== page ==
1. bloody city] Ezekiel 24:9. In ancient states the capital was virtually the kingdom, and to Nineveh are here ascribed all the characteristics of the Assyrian monarchy. The cruelties perpetrated by the Assyrians were shocking. Captive princes who had offered resistance in defence of their country were shut up in cages and exposed to the gaze of the populace; the heads of those already executed were hung round the necks of those still living; and others were flayed alive. The Assyrians appear to have been the most ruthless people of antiquity. See cut representing impaled captives, Layard, Nineveh, II. 369, and Tiele’s chap. on the revolt of Shamas-sum-ukin; comp. also Sayce, Assyria; its princes &c. p. 127 ff. On the other hand they were not incapable of acts of magnanimity, an example of which was Assurbanipal’s pardon of the rebellious Egyptian princes whom his father Esarhaddon had raised to the throne. See his own words, Winckler, Altorient. Untersuch., I. pp. 104, 105.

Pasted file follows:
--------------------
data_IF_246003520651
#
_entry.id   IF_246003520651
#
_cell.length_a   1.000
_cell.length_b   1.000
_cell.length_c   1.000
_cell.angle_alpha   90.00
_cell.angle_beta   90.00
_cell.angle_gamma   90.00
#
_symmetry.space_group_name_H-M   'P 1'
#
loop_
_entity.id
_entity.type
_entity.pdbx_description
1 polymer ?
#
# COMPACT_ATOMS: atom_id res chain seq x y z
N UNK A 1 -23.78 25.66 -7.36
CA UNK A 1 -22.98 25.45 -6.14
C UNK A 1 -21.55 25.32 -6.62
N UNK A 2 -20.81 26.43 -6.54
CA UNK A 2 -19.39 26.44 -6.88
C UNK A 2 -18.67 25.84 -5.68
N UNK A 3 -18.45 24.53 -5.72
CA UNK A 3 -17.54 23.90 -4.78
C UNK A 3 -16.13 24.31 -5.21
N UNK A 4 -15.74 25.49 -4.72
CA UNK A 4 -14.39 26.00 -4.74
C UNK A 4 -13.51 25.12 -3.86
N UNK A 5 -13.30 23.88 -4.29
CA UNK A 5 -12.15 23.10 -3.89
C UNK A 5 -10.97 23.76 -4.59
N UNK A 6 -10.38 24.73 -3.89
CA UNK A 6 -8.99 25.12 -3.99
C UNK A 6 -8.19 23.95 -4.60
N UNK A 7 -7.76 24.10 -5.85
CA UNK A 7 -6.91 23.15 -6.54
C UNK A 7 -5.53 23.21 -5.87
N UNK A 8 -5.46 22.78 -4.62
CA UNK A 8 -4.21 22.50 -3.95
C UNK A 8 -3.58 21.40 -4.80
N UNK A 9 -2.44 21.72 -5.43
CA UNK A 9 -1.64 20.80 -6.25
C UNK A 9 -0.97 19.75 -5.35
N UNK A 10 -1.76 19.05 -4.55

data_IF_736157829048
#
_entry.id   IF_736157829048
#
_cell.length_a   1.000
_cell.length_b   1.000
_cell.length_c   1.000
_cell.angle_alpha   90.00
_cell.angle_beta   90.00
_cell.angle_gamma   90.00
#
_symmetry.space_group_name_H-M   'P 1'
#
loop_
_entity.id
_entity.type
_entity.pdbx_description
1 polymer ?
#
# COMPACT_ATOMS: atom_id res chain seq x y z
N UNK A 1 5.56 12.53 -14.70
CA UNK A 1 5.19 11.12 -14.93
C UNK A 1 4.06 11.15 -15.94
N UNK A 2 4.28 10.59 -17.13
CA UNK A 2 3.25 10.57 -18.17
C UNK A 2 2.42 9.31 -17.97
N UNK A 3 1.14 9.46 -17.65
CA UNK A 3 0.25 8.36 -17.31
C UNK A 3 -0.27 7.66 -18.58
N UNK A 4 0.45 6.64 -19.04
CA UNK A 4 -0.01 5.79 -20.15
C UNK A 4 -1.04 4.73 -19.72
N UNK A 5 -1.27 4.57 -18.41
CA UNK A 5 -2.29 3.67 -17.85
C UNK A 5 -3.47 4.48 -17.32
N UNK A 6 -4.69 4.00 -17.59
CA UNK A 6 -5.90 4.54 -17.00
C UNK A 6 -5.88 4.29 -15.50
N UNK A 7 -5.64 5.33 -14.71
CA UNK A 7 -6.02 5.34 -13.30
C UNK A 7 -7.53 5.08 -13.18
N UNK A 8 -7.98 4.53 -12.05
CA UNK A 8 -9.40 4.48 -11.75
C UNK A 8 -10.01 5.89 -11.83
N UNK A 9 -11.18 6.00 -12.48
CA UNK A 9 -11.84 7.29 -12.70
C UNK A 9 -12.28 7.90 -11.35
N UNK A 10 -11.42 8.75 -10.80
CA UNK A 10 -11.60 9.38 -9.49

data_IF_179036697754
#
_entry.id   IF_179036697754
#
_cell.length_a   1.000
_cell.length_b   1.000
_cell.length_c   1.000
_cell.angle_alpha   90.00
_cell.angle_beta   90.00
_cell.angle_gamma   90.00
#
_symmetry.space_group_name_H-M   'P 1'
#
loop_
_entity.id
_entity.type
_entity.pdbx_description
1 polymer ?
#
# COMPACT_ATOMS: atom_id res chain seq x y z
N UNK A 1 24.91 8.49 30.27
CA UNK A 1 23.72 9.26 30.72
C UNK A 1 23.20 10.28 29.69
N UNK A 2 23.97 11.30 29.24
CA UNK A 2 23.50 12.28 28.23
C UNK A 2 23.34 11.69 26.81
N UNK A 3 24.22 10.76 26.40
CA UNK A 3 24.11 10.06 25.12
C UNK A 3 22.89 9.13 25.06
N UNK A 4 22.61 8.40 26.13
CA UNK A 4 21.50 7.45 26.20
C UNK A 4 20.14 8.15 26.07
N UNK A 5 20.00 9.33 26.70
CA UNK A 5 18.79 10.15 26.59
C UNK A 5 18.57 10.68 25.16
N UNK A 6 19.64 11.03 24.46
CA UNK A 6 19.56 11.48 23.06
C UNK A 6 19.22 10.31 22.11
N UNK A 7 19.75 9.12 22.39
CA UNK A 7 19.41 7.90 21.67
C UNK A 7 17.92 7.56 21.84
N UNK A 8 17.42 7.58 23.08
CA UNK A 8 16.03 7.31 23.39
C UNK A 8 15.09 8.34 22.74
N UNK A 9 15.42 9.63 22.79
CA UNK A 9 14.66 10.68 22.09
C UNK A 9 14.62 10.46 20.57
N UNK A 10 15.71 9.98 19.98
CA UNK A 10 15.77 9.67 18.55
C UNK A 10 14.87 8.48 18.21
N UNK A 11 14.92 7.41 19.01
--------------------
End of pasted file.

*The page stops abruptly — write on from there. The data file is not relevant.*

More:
full of lies and robbery] Robbery means “rending” or tearing in pieces (Psalm 7:2), the figure of the lion (ch. Nahum 2:11) being perhaps still retained, while “lies” rather deserts the figure, and refers to the false and overreaching state-craft of Nineveh (ch. Nahum 3:4), though possibly the subtlety of the wild beast might be alluded to.